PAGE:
As far as options goes take a look at the old Aztek TFL just bought and look at the options that thing use to have. I had a real advantage with quadsteer and ride control on my Denali. The truck was fully loaded, the only thing I would want today out of that is the back up camera, Cellular/blutooth and locking tailgate and the bumper step was a good idea. But nothing could make up for the loss and usability of quadsteer. Hope Ford brings that back.

        And HooRaw for Bollinger, July 27th is their release date, where we will at a minimum see real advancements in capability.

        1. I would need to be nuts to sit at those batteries offroading or in any T-bone accident.
          One forest fire from electric car, or truck and they are going to be banned from entering any off highway road. Keep them in the city.
          I must apologize to everyone, that I told you about Bollinger a while ago.
          In my defense, only thing I like is portal axles,which I mentioned. That’s it. Rest of that SUV is garbage.

          1. Oh no, gasoline vehicles with their tanks of many gallons of combustible liquid fuel have NEVER started any fires on the trail.
            Do you know how dumb you sound?

            1. No. Not when scraped their sides by the bush. Did you look at Bollinger batteries position lately ?
              You sound dumb otherwise.

            2. Cory no one has ever burned to death because a gas tank lit on fire or exploded. A gas tank is completely safe an indestructible. Gas tanks are usually positioned on the roof of the vehicle where nothing can puncture them and away from sparks and environmentally safe.

            3. Thats right Zviera the gas tanks are installed under the vehicle away from any potential rocks or tree stumps floating around in the sky. 😅

            4. Gas tank in my RAM or any car is installed in the most safe spot of the vehicle in the plastic impacts resistant container. That’s not a case of the Bollinger batteries. Even Tesla knows better.

            5. Zviera if we can make gas stations safe or any other dangerous material safe enough to reduce risk to acceptable levels then I am sure batteries can be made just as statistically safe or better than a gas tank. Details will get ironed out with time.

          2. No more danger than hot exhausts, tanks fillled with many gallons of highly combustable fuel, etc. A great many fuel powered vehicles have been blamed for fires-yet we still see them off-road.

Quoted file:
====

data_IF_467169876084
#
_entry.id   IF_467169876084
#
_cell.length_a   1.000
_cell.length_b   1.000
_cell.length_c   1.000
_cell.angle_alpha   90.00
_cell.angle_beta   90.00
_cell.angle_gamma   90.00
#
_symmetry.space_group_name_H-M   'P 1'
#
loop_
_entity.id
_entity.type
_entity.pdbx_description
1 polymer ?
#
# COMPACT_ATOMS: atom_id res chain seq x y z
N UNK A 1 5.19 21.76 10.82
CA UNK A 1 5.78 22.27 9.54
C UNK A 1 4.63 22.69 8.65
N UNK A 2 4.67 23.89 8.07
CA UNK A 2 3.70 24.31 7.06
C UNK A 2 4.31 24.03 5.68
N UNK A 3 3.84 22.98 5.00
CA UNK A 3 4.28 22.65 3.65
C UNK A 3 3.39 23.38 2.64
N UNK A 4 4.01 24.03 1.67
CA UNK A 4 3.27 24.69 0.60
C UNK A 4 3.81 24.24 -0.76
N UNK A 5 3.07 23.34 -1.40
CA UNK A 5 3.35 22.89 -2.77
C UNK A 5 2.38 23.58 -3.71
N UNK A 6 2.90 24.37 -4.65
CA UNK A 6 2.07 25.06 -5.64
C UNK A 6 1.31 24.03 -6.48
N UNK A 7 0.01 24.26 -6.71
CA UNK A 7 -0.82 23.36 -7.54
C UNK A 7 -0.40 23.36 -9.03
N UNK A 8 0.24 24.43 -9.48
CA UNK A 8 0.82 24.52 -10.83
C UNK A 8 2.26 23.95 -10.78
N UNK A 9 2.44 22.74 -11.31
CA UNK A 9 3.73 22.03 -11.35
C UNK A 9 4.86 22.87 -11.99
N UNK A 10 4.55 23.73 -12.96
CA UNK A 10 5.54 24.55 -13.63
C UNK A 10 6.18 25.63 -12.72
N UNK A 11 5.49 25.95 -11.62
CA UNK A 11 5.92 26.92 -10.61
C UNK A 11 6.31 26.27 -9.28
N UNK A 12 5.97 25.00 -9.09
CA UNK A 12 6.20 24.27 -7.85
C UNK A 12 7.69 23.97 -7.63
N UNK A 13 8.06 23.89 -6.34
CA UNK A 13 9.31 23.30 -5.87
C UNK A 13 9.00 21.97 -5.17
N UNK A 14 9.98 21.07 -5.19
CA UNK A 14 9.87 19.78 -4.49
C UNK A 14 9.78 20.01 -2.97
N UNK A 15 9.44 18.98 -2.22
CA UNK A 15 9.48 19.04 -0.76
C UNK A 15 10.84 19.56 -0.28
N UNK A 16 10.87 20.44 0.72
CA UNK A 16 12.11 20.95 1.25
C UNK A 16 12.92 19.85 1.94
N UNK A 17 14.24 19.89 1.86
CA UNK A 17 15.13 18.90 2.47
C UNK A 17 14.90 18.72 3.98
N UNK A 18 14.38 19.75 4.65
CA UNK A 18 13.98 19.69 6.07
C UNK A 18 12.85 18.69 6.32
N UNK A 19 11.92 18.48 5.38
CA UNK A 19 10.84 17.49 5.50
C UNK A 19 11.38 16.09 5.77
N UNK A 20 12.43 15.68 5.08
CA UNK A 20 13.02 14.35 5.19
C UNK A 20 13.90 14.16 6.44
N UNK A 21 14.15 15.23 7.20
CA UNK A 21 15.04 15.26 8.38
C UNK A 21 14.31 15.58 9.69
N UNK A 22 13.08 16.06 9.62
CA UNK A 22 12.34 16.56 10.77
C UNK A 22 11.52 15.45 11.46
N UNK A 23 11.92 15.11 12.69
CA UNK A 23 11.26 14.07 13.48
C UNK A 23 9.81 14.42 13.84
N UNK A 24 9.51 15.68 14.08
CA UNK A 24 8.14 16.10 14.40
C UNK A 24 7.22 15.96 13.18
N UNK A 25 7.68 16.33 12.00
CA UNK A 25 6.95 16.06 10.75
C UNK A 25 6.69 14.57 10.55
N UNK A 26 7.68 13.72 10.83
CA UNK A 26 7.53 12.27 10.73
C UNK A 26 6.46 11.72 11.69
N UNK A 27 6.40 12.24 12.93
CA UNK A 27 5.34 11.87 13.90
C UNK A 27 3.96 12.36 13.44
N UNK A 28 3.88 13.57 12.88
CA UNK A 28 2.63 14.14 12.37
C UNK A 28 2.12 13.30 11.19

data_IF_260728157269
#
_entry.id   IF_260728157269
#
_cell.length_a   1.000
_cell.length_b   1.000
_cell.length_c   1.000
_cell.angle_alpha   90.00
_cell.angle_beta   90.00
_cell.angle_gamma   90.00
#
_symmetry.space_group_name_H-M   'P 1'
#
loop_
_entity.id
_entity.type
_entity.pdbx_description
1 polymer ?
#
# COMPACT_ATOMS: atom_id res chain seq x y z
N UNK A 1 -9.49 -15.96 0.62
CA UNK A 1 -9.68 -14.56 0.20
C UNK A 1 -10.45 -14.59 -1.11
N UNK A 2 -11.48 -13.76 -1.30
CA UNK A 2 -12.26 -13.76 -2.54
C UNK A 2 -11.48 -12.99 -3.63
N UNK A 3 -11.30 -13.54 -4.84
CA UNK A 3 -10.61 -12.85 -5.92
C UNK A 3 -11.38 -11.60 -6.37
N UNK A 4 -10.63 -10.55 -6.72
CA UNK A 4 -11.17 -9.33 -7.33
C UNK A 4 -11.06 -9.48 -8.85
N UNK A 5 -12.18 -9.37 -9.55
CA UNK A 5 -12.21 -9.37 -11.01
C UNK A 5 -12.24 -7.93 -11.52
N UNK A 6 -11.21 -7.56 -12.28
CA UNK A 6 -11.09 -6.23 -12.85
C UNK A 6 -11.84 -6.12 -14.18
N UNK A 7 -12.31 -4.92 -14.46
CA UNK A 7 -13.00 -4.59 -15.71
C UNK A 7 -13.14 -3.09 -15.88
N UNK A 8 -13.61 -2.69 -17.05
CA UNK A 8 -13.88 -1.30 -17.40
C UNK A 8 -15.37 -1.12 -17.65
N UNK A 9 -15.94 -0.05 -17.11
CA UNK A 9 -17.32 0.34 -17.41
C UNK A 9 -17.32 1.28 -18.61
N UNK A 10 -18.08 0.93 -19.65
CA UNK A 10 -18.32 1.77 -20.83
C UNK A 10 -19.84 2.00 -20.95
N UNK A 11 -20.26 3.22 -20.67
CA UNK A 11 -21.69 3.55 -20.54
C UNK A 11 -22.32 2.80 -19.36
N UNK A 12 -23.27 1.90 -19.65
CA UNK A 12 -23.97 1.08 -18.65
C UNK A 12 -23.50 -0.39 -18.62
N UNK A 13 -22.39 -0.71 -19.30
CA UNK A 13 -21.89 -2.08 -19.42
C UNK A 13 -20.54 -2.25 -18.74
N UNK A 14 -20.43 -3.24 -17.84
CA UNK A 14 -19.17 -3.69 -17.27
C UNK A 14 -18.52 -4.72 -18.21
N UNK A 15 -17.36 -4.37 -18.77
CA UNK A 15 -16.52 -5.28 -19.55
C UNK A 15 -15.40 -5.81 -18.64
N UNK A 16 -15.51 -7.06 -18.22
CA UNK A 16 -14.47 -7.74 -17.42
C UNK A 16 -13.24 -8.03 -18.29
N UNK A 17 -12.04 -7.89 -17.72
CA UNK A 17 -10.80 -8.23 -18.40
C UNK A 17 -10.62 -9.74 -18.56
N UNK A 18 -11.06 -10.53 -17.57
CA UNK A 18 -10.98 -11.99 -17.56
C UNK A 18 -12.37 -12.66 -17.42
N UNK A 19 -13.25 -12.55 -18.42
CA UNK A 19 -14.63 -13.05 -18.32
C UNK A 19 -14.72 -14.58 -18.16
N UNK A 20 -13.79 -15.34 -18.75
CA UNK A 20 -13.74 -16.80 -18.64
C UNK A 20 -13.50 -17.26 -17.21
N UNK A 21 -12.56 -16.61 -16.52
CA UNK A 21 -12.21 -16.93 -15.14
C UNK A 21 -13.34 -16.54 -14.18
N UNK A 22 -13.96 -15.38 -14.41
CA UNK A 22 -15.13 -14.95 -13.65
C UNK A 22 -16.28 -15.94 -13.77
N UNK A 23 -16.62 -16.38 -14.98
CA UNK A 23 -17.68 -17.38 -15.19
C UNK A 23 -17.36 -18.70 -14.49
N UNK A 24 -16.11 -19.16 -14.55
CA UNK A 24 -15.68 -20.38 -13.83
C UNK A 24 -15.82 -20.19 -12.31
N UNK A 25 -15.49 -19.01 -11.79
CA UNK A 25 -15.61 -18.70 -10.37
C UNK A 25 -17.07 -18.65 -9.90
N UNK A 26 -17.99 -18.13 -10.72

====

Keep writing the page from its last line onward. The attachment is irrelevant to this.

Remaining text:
14. This is the second time I have ever commented, but I have read a lot of ye’all’s comments. And Daniel is the one guy that gives me the creeps.

    15. It takes 42months to pay for my trailer workshop pulled by my 2500 ext lwb GMC. Both don’t cost as much as the F450. I wouldn’t mind a sunroof.

      1. Mainly GM with that problem. They could drop every engine from their truck lineup but the 6.2 and they wouldn’t take a hit from CAFE and their customer satisfaction and loyalty would sky rocket

    16. Prices are all up on all pickups ,but $83k for an f450??You got to be kidding me..damn thing better hold up for at least 10 yrs,but I seriously doubt it would..With average materials inside the cabin it should only be worth $50-60 k..imo

      1. My house cost $83,000 when we had it built in 1993.

        Sorry but the cost has gotten out of hand, also trucks should last from 20 to 30 years not 10 years.

      2. One of the problems is recall. Every manufacturer adjust pricing to cover future recalls instead of focusing on better quality product. Car and Trucks are appliances. Very expensive ones. It’s not to worth to buy most expensive configuration, because it’s not better than basic one and will have the same recalls, actually more, on that extra toys in it.

    17. I’m pretty much agreement with Roman on what he said about trucks hitting 100k. F-450 probably be the 1st to get there. Right now the manufacturers are making money on the high end trucks, as long as people keep buying them they will keep making them.
      So that leaves me with this question why doesn’t ram or gm make a 4500 series truck like Ford does with f-450?

      Raptor sitting on the floor at my dealer at 72+ next to get 350 at 53+. Never thought a high performance p/u will be a lot more expensive than a high performance car.
      Good video

    18. I’m glad we have the option of buying these fancy trucks-obviously I am not the only one. Look how many are being purchased. Let’s not forget that there are many lower level trims available. The truth of the matter however is that the take rate is high on the high optioned trucks-that is what people chose to by, and therefore that is what the manufactures produce.